• It takes time: Trust unfolds in stages or phases. The experience of a customer is like a journey that is undertaken via both direct or lived experience, and also via indirect, vicarious experiences of others that are relayed through word-of-mouth, customer feedback or the overall reputation of a brand, which can of course – change! Subsequently, trust must be viewed as a continuing unfoldment, underpinned by positive evaluations of previous experiences that are shared between customers – or shattered by the negative.
  • Is a mixture of rational and emotional bond: Trust is constructed from both rational and emotional responses. Rational trust means the willingness of a customer to rely on a service provider’s reliability and competence. The emotional trust of a customer is a confidence that unfolds from their feelings and is generated by the level of care and concern a company or service provider demonstrates. Some 80% of the time people do not make rational decisions.
    • Via a rational process a customer evaluates an organization’s ability and intention to keep their promise.
    • Via an emotional process, a customer assesses a company as per the characteristics and qualities, as well as concern and care shown to the customer. Evaluation also is decided by the willingness of the company to compromise, and thus behave beyond a purely profit motive. The employees show care for the customer.
  • Is founded upon credibility, integrity, and empathy: Trust should be perceived as being comprised of those three complementary dimensions. Competence, or credibility is ‘rational trust’. Integrity, or honesty, and Empathy, or benevolence, are perceived as being more ‘emotional trust’.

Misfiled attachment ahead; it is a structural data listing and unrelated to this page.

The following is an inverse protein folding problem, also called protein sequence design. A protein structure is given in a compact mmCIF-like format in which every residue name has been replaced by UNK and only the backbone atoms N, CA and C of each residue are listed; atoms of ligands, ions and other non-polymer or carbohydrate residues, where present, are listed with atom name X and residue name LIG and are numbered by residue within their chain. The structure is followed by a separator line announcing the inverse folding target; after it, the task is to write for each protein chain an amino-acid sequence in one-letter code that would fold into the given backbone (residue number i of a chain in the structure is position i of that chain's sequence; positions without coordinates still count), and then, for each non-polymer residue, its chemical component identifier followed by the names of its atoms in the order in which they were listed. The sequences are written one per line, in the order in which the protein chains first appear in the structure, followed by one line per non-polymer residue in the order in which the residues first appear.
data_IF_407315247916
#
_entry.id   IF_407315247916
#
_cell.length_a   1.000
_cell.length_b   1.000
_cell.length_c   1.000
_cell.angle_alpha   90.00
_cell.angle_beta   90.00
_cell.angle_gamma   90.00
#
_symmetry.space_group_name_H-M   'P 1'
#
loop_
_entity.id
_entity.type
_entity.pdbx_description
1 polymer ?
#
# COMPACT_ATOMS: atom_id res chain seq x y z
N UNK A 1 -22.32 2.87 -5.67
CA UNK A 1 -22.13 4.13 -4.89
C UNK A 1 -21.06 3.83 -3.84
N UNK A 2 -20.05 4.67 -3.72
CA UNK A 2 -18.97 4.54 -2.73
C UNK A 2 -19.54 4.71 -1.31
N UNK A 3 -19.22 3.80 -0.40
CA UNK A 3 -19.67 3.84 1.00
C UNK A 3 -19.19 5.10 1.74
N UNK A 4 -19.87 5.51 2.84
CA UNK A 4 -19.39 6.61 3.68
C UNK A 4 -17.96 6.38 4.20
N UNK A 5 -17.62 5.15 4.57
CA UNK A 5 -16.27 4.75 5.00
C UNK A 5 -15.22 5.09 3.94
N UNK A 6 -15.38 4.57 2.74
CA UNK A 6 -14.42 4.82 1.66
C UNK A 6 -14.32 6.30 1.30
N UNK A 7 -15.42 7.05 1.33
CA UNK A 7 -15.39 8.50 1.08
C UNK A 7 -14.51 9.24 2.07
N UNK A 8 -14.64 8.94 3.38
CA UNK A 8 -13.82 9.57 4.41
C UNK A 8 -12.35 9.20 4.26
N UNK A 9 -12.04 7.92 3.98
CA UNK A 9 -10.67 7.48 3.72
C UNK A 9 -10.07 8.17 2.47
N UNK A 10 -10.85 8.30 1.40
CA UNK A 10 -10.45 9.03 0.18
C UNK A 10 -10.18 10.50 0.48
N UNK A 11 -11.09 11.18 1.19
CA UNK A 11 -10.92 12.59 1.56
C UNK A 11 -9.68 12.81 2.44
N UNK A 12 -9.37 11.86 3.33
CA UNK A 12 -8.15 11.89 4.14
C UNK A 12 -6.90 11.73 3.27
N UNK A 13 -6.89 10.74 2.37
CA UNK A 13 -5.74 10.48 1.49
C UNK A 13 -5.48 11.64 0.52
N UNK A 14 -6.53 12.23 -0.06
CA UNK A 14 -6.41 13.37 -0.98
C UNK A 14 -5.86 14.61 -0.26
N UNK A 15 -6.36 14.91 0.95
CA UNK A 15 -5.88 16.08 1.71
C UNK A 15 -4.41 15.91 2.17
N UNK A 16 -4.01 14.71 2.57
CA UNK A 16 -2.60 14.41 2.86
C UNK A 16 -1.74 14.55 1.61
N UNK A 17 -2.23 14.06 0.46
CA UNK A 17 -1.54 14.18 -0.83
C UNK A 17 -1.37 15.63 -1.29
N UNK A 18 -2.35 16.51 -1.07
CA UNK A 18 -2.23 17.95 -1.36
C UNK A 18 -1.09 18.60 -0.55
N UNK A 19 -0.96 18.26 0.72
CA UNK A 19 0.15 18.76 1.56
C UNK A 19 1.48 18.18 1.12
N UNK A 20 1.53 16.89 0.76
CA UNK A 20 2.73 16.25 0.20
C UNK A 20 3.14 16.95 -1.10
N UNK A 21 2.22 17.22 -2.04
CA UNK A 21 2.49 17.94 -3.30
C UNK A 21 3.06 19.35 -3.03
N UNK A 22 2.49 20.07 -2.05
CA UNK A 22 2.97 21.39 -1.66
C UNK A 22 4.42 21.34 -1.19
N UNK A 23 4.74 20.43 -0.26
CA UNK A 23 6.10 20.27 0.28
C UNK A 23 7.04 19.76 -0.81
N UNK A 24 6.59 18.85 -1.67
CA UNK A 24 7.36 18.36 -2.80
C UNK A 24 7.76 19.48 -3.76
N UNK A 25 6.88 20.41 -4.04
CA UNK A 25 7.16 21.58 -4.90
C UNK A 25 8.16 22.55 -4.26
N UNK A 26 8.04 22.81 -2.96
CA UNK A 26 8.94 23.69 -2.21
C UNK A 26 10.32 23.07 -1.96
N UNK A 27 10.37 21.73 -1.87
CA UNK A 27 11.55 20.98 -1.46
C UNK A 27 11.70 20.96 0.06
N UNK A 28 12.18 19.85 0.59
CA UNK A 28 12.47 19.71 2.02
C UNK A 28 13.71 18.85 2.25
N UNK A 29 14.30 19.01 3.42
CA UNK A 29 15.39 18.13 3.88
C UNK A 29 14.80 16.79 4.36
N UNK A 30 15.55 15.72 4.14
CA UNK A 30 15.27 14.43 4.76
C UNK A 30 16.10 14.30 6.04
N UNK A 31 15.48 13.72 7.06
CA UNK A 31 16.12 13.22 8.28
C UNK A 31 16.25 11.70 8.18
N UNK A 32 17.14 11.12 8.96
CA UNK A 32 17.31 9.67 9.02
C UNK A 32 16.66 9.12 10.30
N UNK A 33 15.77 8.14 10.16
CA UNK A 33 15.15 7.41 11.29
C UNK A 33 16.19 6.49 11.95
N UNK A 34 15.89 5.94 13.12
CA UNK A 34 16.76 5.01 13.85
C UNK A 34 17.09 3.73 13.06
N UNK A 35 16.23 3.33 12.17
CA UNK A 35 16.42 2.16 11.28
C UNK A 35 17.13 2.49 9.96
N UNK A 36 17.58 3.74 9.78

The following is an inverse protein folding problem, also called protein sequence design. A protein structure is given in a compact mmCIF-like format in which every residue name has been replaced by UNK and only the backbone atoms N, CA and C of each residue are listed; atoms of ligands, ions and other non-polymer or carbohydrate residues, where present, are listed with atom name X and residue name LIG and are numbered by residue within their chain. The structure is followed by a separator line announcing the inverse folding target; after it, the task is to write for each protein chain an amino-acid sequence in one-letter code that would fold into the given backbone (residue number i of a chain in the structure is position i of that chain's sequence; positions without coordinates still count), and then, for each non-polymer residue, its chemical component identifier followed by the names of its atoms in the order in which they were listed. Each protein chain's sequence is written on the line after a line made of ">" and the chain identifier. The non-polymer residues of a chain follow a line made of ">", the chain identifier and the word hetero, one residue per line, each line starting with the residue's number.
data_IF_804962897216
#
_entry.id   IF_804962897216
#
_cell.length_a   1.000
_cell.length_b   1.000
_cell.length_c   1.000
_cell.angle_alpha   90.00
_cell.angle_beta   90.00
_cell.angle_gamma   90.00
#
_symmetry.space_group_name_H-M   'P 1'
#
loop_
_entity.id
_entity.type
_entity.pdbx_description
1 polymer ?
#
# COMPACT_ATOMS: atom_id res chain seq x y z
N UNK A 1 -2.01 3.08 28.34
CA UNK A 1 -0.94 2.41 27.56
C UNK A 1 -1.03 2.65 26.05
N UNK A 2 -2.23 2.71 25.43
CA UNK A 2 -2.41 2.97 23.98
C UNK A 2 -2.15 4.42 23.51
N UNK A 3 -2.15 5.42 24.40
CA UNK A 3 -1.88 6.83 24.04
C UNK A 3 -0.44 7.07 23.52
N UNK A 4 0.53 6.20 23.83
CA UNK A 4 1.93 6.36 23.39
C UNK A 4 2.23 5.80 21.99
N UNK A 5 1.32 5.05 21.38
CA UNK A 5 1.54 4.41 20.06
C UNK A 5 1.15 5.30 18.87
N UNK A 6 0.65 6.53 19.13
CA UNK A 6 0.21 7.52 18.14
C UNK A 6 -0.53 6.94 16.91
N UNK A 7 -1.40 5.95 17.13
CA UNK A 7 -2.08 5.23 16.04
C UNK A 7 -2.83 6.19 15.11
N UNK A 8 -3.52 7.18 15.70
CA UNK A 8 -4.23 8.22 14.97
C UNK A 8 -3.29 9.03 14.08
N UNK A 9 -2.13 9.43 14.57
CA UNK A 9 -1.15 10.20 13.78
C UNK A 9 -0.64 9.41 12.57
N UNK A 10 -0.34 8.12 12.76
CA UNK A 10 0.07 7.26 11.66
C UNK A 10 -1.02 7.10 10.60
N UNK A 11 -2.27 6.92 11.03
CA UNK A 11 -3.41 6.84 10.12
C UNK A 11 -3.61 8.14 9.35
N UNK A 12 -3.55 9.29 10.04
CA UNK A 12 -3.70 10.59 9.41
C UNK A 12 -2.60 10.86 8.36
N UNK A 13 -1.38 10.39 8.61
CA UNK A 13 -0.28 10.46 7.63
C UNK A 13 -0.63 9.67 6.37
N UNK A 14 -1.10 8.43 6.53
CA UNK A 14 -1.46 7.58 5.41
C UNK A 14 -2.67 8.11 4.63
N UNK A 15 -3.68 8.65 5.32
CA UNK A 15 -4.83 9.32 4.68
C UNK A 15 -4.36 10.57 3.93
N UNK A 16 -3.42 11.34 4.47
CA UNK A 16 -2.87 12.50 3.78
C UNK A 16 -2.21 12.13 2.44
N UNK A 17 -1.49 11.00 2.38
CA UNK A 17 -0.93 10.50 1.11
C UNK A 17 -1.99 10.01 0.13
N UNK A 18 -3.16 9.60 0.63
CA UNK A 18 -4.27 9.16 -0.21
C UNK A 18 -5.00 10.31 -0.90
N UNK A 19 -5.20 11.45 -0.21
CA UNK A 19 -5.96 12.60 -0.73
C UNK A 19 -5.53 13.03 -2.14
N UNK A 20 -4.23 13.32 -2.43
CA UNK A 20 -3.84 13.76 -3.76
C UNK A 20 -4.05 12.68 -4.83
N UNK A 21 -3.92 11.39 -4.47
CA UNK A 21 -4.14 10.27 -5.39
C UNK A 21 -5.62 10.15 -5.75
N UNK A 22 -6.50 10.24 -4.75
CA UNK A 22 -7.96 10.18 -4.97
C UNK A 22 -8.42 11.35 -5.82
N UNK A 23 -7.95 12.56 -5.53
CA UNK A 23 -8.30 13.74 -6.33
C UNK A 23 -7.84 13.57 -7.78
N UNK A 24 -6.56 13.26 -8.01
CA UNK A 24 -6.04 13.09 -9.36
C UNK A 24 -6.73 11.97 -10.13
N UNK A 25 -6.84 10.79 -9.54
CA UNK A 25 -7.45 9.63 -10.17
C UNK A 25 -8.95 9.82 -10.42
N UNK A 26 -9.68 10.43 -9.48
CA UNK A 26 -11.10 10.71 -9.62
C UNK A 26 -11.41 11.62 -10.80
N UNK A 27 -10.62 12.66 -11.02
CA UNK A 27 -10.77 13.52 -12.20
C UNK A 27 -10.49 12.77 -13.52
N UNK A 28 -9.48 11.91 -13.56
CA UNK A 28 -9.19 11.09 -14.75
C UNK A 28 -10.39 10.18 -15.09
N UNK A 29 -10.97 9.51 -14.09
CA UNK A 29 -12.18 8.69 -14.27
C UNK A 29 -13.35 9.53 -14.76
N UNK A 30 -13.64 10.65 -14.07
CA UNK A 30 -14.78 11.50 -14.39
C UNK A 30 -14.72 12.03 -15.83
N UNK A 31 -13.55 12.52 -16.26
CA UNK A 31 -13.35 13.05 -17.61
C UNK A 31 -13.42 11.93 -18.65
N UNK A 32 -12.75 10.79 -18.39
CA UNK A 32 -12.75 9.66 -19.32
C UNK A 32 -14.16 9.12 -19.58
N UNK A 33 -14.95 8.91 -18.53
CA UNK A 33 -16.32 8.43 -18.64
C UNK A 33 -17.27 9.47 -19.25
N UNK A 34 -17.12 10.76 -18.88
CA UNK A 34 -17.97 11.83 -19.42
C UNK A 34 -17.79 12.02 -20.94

What drives trust?

Two main factors of trust are emotions and rationality. These are dependent upon a customer’s interaction and experience with:

1) Management Policies

Customers appreciate practices and policies that are customer focused and biased to a customer’s best interest.

  • Hearing and responding to customer feedback.
  • Emphasizing ethics and transparency, such as “adhering to the higher levels of commercial ethics for all transactions”
  • Provide solutions and tender apologies when something goes wrong.
  • Customer trust evolves from faith in management policies like statements, principles, values, regulations, contracts, and guarantees – which comprise the “architecture of favorable conditions, whereby customers feel assured, safe, and confident regarding the prospect of depending on a business”

2) Marketing and sales employees

  • Provide ‘customer care’ and the sense of being ‘looked after’.
  • Put customers first and above the company’s own profit.
  • Make the customer feel valued.
  • Do what the company says that it will do.
  • Offer the existing customer base the same benefits as new customers.
  • “I wish they would offer a little more of a personalized service… unless there is a problem then I don’t hear personally from my agent.”

3) Trust in self service areas of a company such as ATMs

  • The ATM is a critical customer touch point for banks, it is probably as much a part of the customer experience as is the bank branch itself.
  • Other self-operate and serve terminals such as an airline check-in device, which may use a passenger credit card as its authentication screen, also needs a high level of security to protect the customer details.  As the self-service use increases, higher value transactions will probably follow. The industry need ensure that it prepares for this in order to comprehensively future-proof investment in self-service technology while continuing to retain their consumer confidence, or not.

4) Trust in marketing communications

Relationship marketing involves establishing easier two-way communications between a customers and a business, tracking the customer’s activities while offering customized information to the customer, based upon those activities.